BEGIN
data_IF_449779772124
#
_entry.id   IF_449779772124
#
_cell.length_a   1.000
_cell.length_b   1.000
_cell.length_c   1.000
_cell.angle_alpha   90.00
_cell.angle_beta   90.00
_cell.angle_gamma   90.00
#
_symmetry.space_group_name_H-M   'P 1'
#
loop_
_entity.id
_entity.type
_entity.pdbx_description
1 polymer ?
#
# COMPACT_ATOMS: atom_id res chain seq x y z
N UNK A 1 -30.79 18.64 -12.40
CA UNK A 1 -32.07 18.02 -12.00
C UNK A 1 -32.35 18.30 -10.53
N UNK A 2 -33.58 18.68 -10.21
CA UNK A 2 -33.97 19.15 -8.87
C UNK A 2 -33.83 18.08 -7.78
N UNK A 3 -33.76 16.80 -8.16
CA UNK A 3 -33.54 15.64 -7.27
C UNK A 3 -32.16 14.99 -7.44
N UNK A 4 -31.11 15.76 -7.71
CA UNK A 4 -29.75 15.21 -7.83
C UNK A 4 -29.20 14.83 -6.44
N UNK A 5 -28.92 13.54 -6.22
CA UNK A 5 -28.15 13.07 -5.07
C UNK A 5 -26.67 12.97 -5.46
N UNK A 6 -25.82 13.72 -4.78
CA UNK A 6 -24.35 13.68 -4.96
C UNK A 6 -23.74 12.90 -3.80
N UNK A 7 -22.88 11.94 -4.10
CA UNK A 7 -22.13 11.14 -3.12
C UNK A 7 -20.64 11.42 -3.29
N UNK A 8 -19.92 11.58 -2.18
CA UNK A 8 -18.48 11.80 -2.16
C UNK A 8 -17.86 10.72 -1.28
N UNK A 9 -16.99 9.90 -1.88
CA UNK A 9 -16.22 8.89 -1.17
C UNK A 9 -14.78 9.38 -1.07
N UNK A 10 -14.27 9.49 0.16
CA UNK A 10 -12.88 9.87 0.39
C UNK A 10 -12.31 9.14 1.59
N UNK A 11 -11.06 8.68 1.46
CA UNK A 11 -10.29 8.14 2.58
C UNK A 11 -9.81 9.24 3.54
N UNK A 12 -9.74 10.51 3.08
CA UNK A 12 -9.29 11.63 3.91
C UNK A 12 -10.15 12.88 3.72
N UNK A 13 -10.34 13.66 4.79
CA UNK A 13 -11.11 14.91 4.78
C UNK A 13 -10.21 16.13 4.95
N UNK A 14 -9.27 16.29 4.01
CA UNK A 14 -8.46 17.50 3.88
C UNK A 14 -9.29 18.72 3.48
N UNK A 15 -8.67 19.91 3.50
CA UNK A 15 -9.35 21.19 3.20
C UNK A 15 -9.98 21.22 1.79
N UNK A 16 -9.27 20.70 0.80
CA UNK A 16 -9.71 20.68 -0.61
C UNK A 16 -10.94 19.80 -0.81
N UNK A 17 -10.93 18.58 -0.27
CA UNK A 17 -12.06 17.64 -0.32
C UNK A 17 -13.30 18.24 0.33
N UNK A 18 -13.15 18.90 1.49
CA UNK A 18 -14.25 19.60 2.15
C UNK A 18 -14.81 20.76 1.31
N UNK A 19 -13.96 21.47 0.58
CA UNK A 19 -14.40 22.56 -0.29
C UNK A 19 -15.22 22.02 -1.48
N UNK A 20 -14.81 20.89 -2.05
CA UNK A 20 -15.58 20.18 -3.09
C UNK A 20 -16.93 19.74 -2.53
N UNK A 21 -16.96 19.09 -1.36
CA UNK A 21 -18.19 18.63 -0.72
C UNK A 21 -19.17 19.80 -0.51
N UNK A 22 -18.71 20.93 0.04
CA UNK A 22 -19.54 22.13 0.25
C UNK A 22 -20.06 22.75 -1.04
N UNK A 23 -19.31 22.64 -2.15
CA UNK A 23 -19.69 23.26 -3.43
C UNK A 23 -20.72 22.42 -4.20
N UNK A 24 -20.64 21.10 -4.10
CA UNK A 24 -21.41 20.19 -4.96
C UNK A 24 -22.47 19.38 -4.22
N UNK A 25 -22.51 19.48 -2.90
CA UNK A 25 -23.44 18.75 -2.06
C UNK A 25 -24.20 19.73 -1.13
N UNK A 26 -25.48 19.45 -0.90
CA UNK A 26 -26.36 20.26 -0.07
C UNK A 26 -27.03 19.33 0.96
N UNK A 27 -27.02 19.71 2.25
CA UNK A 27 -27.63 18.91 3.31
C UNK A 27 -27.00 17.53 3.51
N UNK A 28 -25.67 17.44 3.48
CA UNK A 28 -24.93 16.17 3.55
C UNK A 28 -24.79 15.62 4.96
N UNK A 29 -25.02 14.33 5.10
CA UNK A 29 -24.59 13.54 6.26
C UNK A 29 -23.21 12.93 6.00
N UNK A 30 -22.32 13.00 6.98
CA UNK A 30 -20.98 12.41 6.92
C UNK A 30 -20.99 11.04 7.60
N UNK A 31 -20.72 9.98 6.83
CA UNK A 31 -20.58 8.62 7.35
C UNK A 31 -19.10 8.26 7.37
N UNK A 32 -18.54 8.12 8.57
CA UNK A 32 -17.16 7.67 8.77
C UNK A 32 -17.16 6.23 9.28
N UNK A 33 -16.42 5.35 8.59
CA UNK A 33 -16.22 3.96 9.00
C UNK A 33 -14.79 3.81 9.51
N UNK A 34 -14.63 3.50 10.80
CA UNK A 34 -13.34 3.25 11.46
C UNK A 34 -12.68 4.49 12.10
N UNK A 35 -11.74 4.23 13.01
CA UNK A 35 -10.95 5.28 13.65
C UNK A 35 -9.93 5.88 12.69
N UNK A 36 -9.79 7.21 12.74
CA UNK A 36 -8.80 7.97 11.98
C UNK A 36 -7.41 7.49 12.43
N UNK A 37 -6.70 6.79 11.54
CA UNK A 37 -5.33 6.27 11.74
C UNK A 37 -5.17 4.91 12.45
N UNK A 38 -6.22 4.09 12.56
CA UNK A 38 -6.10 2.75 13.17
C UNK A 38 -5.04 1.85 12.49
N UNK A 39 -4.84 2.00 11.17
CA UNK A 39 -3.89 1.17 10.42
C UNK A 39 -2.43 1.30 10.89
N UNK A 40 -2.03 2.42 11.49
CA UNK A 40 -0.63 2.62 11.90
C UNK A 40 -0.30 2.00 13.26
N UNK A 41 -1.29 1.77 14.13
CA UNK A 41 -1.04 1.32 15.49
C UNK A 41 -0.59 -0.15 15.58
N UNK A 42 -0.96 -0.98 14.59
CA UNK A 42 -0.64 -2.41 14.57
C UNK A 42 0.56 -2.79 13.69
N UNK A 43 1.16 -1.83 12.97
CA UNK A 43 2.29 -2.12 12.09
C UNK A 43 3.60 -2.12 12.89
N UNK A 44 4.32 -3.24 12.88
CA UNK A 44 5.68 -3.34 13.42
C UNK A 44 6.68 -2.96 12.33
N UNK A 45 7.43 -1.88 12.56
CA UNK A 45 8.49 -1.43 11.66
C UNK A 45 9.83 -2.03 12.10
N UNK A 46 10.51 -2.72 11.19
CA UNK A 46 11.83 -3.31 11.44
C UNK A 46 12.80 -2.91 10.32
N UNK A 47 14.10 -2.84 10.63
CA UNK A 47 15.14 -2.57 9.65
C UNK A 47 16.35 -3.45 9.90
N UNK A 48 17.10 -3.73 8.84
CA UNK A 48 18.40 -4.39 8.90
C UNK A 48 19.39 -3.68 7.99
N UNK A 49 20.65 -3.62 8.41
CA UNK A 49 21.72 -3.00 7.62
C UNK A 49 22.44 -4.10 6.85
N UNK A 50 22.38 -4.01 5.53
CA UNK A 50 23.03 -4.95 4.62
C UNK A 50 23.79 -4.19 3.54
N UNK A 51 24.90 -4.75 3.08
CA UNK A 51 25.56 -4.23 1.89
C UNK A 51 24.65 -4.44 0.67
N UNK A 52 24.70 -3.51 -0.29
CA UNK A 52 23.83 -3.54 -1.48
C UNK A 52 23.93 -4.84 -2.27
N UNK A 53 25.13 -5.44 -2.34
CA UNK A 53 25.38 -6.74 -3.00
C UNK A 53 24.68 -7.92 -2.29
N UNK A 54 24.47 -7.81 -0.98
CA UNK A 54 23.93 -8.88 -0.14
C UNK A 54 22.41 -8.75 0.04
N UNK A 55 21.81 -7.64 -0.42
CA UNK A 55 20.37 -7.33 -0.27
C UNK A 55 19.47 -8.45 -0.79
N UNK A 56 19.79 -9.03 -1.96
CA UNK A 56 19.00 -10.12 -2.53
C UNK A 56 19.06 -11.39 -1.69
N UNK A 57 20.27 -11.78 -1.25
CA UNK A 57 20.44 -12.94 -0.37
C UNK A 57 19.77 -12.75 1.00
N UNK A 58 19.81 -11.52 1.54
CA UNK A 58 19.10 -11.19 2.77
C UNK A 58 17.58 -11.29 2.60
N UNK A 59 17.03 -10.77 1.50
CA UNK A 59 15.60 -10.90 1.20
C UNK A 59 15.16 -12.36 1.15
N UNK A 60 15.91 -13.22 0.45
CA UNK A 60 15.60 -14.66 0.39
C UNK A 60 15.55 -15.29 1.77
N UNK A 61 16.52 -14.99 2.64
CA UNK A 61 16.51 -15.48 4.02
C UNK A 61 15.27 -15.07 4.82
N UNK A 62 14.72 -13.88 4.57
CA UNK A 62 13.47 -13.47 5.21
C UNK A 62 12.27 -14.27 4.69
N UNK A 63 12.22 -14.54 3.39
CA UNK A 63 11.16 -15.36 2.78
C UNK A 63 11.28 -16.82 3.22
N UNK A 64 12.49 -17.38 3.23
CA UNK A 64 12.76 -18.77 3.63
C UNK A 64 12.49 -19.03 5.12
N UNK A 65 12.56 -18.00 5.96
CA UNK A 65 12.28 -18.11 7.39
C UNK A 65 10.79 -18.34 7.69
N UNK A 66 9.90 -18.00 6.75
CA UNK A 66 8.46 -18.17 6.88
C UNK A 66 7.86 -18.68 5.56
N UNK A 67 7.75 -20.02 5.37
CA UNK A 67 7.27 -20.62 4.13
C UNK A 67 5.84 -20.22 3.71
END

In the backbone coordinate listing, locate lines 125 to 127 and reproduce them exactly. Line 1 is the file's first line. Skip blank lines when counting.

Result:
C UNK A 35 -9.93 5.88 12.69
N UNK A 36 -9.79 7.21 12.74
CA UNK A 36 -8.80 7.97 11.98